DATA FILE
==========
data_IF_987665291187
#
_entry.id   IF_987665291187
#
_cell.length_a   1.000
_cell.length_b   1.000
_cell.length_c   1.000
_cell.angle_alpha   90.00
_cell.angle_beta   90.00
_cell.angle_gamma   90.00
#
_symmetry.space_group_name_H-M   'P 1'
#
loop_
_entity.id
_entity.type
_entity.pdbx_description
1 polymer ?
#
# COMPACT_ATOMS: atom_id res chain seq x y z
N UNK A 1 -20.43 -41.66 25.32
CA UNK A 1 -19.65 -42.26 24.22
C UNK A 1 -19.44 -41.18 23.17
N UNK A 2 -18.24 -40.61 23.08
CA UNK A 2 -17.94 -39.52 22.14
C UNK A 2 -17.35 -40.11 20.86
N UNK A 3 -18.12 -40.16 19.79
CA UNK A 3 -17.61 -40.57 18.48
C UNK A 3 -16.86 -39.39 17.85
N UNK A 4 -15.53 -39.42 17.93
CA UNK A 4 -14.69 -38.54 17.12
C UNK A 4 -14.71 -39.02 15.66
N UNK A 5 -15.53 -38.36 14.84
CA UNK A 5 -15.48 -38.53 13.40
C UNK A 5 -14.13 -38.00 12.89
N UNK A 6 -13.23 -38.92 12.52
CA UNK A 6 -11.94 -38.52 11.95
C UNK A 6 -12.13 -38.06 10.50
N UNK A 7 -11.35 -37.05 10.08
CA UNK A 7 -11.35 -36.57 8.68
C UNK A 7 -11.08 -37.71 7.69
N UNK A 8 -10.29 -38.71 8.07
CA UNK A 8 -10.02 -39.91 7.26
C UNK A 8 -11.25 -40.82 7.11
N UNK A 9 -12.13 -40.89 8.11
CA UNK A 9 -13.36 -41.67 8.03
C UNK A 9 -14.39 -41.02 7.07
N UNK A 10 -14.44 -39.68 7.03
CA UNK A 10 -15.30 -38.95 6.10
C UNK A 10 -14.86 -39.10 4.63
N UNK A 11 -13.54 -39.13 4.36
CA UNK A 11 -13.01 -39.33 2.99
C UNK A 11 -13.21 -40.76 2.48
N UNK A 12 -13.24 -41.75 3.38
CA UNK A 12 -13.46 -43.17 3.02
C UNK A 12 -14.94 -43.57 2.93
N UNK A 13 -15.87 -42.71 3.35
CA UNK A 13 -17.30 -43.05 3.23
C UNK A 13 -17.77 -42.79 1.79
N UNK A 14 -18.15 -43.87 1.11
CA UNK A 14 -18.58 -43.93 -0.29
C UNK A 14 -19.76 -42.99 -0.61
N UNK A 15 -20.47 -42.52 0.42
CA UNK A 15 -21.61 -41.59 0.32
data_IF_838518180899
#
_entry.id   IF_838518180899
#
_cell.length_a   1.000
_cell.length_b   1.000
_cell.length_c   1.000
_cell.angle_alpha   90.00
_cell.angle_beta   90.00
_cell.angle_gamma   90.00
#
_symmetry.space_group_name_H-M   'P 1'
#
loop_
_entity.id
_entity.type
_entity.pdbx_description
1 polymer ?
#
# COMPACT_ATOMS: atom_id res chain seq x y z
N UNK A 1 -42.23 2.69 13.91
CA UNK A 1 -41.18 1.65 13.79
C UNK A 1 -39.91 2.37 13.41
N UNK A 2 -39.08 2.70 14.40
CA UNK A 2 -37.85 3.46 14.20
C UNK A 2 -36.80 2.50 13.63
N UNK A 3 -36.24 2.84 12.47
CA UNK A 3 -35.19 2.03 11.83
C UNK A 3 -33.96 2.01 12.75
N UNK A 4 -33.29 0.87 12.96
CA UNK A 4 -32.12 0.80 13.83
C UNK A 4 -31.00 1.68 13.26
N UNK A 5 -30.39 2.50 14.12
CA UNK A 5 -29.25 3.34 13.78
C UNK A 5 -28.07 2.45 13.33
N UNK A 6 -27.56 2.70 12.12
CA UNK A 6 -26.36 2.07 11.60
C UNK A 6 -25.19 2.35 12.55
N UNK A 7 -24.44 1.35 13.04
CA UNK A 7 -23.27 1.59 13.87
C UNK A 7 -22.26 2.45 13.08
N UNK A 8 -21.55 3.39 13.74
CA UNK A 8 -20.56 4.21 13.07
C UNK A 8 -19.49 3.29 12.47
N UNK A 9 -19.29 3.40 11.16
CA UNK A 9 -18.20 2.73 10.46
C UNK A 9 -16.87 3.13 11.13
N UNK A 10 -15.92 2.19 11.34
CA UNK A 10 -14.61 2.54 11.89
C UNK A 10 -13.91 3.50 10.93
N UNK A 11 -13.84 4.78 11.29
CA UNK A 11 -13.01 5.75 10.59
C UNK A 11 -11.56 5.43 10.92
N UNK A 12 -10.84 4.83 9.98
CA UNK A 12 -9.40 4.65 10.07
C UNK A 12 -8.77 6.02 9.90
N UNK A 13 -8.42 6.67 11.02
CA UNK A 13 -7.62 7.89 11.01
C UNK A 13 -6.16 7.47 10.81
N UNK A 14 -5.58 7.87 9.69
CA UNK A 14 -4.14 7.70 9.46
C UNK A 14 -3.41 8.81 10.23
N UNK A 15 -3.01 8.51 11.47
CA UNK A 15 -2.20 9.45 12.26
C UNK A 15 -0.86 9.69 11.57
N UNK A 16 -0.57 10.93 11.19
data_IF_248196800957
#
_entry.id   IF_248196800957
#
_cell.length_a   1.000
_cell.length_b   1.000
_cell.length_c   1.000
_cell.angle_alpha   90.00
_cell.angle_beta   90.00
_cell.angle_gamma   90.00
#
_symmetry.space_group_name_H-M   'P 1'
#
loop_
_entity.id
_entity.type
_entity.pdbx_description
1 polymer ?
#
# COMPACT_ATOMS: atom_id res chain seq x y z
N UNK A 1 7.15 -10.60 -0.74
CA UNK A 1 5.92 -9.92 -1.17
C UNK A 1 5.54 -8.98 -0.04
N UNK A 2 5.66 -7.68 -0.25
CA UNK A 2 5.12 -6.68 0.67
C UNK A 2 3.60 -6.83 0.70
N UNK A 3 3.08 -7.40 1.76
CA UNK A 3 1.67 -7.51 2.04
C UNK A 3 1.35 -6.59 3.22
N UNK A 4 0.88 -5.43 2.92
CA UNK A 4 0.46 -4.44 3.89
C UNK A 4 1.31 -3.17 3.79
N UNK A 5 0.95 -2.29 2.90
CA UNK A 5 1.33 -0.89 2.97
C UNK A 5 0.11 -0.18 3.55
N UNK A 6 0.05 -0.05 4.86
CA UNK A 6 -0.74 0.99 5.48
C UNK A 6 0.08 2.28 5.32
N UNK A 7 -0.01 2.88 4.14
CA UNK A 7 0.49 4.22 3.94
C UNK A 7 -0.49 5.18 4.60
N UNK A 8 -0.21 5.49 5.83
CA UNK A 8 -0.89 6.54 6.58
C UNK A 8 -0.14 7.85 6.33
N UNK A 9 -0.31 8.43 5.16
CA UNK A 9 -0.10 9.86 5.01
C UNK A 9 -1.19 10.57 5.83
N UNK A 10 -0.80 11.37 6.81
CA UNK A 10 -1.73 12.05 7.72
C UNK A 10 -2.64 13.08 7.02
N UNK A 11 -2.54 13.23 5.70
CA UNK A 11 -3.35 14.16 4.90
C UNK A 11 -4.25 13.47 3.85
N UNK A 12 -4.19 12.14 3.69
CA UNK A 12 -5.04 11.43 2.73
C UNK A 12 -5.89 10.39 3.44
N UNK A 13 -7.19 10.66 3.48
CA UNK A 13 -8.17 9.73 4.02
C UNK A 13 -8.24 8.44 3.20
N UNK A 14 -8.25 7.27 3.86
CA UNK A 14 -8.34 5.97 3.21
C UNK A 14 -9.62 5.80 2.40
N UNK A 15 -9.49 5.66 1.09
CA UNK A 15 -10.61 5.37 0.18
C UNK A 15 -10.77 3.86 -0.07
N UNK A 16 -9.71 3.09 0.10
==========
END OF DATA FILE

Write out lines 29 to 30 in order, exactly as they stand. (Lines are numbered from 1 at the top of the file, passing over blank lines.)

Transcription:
C UNK A 3 -16.86 -39.39 17.85
N UNK A 4 -15.53 -39.42 17.93